(ii)  It is one thing for a student to rip an entire DVD and distribute it over a network to fellow students but it is entirely another matter if a student on a visual arts and media course were to rip the same DVD, sample short clips and recontextualise them within the confines of a creative project—making an entirely different artwork. In the latter case it would be stifling creativity and the developing of expertise of those skills to produce new and exciting media if underlying rights issues were to become a bar to constructing good models of media literacy. The basis for these skills that will move the UK economy on through innovation and the knowledge capital generated will hit an intellectual and legal cul de sac and this must be addressed. On the one hand producers need to be reassured that their underlying rights will not be undermined and revenues lost and on the other a licence should allow for free use within the educational system providing a blanket licencing fee is paid by all institutions. In that way producers and performers are paid for content and schools and educational systems are free to reconfigure media to model and produce new artforms and media providing they do not sell or perform for revenues and that they gain corresponding non-theatric licences if supplying content in a wider arena; and if what they produce is of value then a mechanism should be found to negotiate a contract to sell on.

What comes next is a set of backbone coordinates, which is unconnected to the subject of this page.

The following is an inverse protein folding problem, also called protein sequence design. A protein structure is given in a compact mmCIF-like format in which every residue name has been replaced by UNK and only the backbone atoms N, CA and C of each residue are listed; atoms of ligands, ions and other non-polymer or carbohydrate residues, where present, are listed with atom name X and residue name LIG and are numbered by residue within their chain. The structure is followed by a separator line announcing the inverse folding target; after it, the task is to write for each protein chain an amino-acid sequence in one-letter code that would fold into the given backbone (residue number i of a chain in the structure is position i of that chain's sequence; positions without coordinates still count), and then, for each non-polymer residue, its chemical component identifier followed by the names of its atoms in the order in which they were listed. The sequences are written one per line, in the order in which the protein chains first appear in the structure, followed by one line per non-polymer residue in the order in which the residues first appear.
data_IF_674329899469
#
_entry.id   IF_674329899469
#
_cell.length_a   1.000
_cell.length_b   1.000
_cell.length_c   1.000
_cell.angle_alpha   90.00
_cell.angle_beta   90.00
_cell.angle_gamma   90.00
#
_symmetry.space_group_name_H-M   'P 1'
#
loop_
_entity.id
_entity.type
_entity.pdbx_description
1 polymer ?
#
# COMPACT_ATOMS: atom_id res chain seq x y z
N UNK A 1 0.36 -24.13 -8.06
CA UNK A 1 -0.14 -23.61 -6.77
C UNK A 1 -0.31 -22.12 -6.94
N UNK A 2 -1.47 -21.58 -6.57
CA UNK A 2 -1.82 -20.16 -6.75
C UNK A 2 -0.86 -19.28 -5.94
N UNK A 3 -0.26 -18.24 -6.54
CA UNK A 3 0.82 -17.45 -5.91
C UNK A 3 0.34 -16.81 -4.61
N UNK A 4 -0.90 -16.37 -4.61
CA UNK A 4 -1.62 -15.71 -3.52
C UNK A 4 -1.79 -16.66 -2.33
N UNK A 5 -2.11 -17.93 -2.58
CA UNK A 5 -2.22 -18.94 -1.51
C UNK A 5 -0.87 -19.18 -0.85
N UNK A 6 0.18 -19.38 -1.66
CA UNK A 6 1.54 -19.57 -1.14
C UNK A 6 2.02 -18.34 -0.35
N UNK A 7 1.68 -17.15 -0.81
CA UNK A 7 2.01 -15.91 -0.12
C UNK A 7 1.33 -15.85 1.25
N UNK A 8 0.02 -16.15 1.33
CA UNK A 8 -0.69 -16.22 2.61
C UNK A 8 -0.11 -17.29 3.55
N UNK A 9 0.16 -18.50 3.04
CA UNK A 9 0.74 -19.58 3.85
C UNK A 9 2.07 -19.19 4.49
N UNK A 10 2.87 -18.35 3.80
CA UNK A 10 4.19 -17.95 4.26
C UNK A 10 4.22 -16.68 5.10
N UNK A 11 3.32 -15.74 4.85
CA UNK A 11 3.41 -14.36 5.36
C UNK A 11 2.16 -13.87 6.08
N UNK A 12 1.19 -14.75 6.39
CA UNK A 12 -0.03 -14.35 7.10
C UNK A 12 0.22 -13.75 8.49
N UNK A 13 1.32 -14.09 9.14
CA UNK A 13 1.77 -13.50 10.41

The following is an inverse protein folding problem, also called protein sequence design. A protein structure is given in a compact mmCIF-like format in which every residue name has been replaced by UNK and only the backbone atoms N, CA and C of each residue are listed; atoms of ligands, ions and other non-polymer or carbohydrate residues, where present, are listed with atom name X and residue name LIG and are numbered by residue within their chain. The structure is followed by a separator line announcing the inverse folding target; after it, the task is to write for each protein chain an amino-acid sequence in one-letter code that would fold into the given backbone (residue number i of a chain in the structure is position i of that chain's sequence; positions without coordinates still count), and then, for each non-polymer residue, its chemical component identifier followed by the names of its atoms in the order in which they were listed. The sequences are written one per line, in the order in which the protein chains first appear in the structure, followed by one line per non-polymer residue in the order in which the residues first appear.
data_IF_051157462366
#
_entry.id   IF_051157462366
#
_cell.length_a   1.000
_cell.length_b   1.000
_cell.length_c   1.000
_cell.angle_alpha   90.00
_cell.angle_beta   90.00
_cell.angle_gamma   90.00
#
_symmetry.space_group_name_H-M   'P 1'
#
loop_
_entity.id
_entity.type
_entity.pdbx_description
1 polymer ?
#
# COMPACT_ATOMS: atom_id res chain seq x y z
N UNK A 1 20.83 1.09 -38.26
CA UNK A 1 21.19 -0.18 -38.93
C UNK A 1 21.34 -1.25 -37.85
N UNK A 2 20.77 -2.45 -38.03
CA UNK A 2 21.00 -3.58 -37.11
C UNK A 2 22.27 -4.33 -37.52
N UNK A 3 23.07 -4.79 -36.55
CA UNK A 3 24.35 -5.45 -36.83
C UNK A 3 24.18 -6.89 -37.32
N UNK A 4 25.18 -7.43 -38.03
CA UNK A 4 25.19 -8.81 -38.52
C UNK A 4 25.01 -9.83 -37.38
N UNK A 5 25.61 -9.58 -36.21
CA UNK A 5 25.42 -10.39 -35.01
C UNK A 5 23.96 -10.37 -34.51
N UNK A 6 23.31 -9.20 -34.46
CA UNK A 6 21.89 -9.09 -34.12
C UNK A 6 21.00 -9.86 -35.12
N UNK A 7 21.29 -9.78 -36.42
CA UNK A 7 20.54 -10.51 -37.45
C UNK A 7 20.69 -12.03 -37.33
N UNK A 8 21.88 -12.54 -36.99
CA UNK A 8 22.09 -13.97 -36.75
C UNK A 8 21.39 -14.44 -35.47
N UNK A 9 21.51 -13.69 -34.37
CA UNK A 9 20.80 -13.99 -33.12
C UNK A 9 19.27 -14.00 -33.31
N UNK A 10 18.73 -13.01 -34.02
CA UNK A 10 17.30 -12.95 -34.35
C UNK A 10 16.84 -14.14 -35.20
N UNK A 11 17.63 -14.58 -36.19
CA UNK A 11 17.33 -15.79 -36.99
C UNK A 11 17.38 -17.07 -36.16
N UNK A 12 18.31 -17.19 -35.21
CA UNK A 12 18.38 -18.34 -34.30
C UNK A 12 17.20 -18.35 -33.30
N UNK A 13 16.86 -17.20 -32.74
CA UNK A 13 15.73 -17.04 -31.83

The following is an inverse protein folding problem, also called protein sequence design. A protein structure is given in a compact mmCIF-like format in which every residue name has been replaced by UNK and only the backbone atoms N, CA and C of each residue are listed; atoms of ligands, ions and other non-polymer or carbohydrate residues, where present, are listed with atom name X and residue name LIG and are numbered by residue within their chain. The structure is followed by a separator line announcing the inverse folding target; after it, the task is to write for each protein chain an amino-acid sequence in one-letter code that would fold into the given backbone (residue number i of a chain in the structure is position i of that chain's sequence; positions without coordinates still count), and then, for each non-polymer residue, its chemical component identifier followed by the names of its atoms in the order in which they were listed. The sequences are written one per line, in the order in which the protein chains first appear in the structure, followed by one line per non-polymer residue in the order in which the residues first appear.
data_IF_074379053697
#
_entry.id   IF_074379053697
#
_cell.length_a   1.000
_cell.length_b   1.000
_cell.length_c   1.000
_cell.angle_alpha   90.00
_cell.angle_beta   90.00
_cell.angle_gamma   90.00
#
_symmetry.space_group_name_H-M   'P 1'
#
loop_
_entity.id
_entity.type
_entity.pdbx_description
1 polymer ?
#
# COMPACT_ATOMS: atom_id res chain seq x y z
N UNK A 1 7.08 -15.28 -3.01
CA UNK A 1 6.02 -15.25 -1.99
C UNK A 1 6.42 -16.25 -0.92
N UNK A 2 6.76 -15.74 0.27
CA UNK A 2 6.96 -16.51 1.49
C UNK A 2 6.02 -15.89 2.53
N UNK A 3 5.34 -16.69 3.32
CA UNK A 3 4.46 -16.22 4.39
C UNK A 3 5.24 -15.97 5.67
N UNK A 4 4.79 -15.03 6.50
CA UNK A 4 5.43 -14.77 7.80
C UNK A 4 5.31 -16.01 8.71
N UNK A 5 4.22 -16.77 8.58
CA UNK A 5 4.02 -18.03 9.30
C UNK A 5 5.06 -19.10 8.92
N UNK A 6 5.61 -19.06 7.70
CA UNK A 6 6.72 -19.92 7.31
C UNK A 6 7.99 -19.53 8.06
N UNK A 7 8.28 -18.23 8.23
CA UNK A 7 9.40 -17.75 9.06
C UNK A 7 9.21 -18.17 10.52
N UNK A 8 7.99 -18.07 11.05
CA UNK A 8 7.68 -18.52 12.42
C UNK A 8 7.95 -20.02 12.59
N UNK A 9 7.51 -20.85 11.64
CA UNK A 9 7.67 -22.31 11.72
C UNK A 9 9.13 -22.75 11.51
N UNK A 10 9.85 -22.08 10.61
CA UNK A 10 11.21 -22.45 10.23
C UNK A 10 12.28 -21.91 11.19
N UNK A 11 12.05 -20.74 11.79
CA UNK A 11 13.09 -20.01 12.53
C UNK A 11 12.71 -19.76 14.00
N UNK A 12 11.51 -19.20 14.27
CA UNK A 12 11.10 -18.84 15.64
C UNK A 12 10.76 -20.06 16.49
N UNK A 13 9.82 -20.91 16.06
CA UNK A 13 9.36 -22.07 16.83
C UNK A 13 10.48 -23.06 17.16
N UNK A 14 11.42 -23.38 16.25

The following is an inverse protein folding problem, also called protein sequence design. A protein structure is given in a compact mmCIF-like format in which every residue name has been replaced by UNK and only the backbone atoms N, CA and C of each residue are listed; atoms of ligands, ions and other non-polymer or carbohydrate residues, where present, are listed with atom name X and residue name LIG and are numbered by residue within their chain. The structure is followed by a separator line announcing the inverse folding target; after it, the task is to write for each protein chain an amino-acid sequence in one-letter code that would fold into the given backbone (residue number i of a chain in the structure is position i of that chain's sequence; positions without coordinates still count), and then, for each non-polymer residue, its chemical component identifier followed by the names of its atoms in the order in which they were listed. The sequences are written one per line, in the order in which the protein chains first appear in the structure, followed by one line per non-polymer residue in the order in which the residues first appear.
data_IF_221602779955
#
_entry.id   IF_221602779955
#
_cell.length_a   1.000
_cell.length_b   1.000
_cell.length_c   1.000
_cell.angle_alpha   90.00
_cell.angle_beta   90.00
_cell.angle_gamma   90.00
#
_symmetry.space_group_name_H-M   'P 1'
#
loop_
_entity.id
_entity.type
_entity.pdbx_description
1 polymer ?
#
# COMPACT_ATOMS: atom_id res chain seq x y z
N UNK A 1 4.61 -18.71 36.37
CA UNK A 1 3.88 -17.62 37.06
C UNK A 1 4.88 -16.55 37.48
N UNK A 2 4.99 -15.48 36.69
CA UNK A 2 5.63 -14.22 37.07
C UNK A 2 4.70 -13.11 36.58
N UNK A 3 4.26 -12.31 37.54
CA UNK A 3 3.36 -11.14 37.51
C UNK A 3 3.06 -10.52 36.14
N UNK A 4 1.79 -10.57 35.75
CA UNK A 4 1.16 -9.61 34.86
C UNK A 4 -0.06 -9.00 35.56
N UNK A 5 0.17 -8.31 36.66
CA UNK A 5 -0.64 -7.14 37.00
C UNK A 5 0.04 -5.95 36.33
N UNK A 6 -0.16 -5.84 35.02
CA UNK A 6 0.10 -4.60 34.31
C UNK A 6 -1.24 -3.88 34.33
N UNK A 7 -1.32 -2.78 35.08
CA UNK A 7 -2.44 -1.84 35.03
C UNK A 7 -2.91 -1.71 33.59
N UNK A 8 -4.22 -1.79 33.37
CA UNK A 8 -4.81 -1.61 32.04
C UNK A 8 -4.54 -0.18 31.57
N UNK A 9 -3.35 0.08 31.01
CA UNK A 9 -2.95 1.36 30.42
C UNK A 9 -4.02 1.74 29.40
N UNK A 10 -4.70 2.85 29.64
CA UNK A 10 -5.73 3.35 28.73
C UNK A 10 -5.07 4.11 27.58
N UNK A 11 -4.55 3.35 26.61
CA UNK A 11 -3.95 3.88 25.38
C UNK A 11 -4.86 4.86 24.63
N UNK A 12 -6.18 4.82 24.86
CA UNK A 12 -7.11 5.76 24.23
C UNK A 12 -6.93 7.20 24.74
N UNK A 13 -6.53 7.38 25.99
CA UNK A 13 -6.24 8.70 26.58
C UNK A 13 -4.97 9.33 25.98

(iii)  With Open Source software and emerging technologies the ease and ubiquity of file sharing over networks is becoming ubiquitous. In the Web 2.0 roll out the old models of attaching spend to products is becoming more inappropriate and existing copyright laws just cannot cope. As has already been quoted—a fair amount of traffic over the internet is of illegal file sharing of multimedia objects. There are just not enough copyright lawyers to police or take litigation against such a flood. Surely a licencing system for a service as opposed to a product would be far more logical. And licences for specific educational communities a precursor to allowing fair use and intellectual freedom to disaggregate and reassemble media for education and training purposes? A tagging system for online content within educational systems might be a logical way forward to audit use ...